Still, Shimon did not neglect his community obligations. According to several Holocaust survivors from Radziejow now living in Canada, Shimon was the head of Radziejow's Chevre Kadishe. The Chevre Kadishe was in charge of ritually preparing the dead for burial. In Judaism the care for the dead is considered to be man's greatest kindness to his fellow man. For tradition teaches us that a dead person cannot show gratitude nor can a dead person return the favor. Jewish laws concerning this ritual are complex and require a scholar to ensure that all aspects are properly carried out. Moreover, it is preferred that the man in charge of the Chevre Kadishe also be pure in his devotion to the tenets of Judaism.
Shimon's reputation as a pious G-d fearing man was such that he was held in high esteem by not only the Jews of Radziejow but also the Poles. The Gentiles living near Market Square were delighted as they watched Shimon walk to Shul every Friday Evening. All the shops had already closed for the coming Sabbath. When Shimon emerged from the Najman building on his way to Shul, he was dressed in his best clothes in order to honor G-d’s day of rest. Since Shimon was a wealthy man that spent his money freely to perform mitzvot (G-d's commandments), his best clothes were likely the finest available in Poland.
Shimon's daily routine was set in stone. No matter what the season he would wake up promptly at five in the morning. He would ritually wash his hands then dress making sure that his tallit katan (undershirt tallit) four corner fringes were hanging freely at his sides. He then would descend the stairs to the main floor and walk directly to the kitchen to prepare a cup of tea. Armed with his tea cup he would move to the parlor to continue studying the Gemora from the place he left off the previous night. He knew where he stopped by the bookmark he placed between the two portfolio pages of the tractate book of the Talmud he was studying. A portfolio page consists of both sides of a page, The layout of the typical page is that the main text is in bold lettering of large type and it is surrounded by smaller type that makes up the commentaries of different sages that have been included as references over the centuries. For the next few hours he would study without interruption. At a few minutes before seven a.m. he would replace the bookmark to indicate his exact place and then close the book. This was in keeping with the mystical belief that if you leave a book open you will forget what he had just learned. He would then put on his coat say goodbye to anyone in earshot and then walk directly to the Shul.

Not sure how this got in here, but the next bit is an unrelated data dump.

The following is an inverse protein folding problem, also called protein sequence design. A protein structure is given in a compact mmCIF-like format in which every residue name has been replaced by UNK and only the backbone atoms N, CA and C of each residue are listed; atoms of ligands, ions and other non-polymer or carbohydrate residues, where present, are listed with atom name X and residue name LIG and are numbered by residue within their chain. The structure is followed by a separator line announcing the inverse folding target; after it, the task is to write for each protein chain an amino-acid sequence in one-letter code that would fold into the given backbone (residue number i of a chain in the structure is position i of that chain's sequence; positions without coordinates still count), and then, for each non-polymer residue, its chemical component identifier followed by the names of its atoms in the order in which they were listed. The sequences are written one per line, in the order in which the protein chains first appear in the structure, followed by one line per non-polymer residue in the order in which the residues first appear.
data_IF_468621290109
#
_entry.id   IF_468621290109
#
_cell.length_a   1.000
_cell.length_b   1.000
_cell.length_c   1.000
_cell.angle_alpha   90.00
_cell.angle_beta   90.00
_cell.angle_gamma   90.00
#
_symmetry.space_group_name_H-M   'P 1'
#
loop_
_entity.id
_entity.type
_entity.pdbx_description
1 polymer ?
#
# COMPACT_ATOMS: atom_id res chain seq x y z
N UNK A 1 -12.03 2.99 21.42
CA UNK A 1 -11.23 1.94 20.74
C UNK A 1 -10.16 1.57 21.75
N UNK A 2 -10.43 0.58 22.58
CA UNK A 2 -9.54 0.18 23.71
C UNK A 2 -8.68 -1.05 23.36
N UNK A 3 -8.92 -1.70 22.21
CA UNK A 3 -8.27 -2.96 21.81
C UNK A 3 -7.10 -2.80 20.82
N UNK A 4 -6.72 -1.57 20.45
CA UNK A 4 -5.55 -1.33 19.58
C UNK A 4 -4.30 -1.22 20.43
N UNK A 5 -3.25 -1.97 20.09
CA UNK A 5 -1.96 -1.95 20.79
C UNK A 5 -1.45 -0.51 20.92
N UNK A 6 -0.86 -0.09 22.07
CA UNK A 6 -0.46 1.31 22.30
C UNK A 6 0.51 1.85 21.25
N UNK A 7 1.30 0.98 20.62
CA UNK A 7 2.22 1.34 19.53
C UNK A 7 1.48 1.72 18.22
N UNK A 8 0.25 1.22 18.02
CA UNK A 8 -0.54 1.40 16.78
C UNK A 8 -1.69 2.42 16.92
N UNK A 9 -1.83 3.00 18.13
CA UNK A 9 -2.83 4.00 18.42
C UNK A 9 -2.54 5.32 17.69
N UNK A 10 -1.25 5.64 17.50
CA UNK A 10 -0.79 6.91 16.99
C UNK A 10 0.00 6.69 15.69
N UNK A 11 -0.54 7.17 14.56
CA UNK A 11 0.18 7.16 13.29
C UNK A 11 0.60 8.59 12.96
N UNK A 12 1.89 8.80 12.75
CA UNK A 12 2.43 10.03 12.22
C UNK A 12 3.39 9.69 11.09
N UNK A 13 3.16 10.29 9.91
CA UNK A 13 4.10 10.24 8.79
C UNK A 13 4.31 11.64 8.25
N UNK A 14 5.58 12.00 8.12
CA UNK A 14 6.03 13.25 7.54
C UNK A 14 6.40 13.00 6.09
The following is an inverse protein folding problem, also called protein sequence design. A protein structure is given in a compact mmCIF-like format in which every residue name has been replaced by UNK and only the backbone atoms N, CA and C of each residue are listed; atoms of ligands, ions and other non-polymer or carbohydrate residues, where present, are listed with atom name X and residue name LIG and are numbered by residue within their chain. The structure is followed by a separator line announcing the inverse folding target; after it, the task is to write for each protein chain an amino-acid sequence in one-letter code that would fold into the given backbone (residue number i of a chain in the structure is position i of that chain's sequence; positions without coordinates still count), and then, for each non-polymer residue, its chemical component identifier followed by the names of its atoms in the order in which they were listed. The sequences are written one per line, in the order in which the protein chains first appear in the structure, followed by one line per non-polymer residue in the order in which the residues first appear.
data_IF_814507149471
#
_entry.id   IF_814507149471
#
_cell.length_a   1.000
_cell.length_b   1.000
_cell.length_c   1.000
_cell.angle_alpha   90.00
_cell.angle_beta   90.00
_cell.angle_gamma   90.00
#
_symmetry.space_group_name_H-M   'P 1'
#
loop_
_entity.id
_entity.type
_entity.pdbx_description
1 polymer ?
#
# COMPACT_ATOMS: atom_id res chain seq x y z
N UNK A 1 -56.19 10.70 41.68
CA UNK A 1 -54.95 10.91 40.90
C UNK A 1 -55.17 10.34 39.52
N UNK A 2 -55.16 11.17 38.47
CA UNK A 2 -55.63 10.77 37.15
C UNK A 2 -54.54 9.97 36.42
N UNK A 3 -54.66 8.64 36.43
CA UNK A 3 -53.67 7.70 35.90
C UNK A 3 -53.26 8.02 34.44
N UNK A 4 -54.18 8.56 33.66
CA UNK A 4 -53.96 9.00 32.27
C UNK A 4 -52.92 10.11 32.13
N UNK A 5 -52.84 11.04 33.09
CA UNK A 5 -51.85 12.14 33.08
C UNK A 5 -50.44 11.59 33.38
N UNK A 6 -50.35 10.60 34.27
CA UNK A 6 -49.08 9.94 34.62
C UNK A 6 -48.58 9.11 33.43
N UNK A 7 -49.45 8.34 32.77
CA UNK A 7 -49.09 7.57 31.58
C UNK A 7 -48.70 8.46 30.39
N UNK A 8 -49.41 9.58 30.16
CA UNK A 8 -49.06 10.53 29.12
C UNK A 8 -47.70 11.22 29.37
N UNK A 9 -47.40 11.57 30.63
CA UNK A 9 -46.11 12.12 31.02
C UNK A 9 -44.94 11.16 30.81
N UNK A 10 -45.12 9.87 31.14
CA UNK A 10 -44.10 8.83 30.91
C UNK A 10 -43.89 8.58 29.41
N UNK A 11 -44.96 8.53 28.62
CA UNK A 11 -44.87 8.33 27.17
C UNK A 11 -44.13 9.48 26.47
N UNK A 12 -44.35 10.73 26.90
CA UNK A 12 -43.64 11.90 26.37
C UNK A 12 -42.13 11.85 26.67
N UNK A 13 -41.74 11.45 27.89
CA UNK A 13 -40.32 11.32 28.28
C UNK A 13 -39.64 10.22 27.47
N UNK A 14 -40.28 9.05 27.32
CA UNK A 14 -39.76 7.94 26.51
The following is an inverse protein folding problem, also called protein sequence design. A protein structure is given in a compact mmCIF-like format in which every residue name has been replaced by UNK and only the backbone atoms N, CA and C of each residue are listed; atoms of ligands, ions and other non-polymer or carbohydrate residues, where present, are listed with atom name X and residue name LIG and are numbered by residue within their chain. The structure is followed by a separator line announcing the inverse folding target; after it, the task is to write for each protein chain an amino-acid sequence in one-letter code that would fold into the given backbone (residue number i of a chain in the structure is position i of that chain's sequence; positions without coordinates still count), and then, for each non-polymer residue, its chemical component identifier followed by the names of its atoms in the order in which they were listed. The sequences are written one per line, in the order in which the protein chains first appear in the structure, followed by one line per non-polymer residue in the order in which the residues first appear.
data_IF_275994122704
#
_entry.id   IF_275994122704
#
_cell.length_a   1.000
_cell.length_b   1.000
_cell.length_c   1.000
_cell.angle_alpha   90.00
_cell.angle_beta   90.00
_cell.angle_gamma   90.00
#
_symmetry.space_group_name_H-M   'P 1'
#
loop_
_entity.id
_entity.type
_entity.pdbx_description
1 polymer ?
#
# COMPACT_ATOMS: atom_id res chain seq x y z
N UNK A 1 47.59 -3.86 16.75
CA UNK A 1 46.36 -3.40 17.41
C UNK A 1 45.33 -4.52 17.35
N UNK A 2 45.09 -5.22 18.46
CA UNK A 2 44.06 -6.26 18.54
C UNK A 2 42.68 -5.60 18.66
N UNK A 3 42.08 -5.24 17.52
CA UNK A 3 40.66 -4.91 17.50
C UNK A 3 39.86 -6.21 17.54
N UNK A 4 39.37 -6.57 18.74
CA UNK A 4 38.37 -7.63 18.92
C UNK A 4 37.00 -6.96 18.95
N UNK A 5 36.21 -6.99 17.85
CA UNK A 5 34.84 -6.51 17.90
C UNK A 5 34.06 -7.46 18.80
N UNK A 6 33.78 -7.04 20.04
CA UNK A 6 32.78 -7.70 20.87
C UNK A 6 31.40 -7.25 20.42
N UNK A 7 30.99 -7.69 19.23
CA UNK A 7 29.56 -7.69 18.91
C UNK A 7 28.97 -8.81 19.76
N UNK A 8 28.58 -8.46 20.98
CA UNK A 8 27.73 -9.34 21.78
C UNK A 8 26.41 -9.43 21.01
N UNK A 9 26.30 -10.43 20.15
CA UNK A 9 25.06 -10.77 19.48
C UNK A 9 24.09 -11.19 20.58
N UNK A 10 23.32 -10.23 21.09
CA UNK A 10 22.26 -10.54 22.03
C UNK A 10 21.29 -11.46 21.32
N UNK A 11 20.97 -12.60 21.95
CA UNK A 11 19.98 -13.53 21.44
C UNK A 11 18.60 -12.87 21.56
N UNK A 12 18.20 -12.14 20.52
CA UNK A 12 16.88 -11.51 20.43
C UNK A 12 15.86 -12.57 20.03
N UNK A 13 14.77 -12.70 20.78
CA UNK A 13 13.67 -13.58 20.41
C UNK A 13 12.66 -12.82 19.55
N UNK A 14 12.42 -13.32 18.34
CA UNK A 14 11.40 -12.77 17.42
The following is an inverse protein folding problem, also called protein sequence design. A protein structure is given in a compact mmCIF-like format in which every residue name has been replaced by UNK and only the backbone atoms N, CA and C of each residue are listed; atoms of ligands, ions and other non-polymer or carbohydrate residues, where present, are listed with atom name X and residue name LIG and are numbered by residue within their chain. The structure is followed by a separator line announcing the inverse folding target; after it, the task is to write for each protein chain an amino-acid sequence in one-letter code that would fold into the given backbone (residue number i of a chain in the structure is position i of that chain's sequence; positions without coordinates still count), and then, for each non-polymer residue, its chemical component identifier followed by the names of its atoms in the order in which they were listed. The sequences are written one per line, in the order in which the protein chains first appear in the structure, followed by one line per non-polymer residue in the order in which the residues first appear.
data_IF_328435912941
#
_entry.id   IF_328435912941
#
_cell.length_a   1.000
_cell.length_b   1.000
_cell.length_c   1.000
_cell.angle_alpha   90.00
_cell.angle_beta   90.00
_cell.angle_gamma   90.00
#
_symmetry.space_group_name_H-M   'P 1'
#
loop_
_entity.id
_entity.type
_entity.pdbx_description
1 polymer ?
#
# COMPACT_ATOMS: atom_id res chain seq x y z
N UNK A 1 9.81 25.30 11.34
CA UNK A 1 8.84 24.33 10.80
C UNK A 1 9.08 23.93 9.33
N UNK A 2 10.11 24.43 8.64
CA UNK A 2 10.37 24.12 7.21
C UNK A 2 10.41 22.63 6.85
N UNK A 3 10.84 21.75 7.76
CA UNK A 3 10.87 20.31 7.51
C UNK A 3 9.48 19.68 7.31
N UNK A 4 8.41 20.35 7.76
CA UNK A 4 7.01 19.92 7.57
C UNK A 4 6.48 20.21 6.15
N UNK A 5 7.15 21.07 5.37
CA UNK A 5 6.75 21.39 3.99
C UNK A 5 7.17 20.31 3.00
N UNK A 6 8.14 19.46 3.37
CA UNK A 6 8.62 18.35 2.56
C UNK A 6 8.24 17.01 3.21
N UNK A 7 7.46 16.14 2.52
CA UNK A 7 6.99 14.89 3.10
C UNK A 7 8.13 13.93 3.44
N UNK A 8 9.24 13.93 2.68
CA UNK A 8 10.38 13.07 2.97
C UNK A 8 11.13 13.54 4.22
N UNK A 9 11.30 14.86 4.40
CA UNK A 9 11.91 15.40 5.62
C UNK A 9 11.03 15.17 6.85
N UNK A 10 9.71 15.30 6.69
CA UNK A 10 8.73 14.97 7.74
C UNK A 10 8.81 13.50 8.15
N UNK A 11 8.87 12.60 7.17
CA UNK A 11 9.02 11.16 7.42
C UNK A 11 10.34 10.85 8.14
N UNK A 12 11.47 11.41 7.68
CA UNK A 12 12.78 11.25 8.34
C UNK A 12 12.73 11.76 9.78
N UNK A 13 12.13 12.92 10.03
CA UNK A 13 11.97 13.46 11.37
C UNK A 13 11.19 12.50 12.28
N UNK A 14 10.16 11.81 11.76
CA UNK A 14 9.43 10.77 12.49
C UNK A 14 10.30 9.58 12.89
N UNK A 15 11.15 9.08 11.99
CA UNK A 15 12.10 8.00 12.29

|Najman Building located at 5 Rynke Street|
The upper floor of the building consisted of several bedrooms. Shimon’s children slept two to a bedroom. The brothers and sisters slept according to their gender, two to a bed. Binem shared his bed with his brother, Azriel, who was a few years older then him. The two slept in the same bed together for over twenty years.
|Binem - bottom right|
Malka - bottom left
Top row from left to right - Azriel - Shmeil- Masha
|Uncle Israel - first row second on left|
One day he decided that because Binem was a frail child it was his responsibility to "put some meat on his body". As a result, Uncle Israel insisted that Binem accompany him on his pickup and delivery route. As Binem grew older the tradition continued during Binem’s school vacations. Binem continued to ride shotgun on Uncle Israel’s horse drawn vehicle. He rode with him during his daily flour purchases from the farms surrounding Radziejow. Uncle Israel always made sure that there was a big bag of rolls on the buggy seat for the two of them nosh on. He was constantly urging Binem, all in good fun, to gorge on them. He would laugh and say in his jolly tone, "[e]at, eat." When Binem felt too full to eat even one more mouthful Uncle Israel would chime in saying that "fat is healthy".
As a boy, just about every day, Binem would steal time away to play soccer with his friends. His father was against all sports because he felt that it was a complete waste of time. He would admonish Binem by patiently explaining that his time would be better spent in pursuit of his Torah studies and not by running around and trying to kick a ball. He repeatedly told Binem, "[w]hen you grow up you would be sorry for not studying harder."
I asked my Father, starting with the Yiddish word “Nu” meaning was he right?"
After school Binem would hurriedly walk home with his friends. Always on guard for ambushes by Polish youth gangs, the Jewish boys walked together because they felt there was strength and security in numbers. And this security was needed for good reason. The Polish boys seemed to enjoy fighting and especially fighting with the Jewish boys.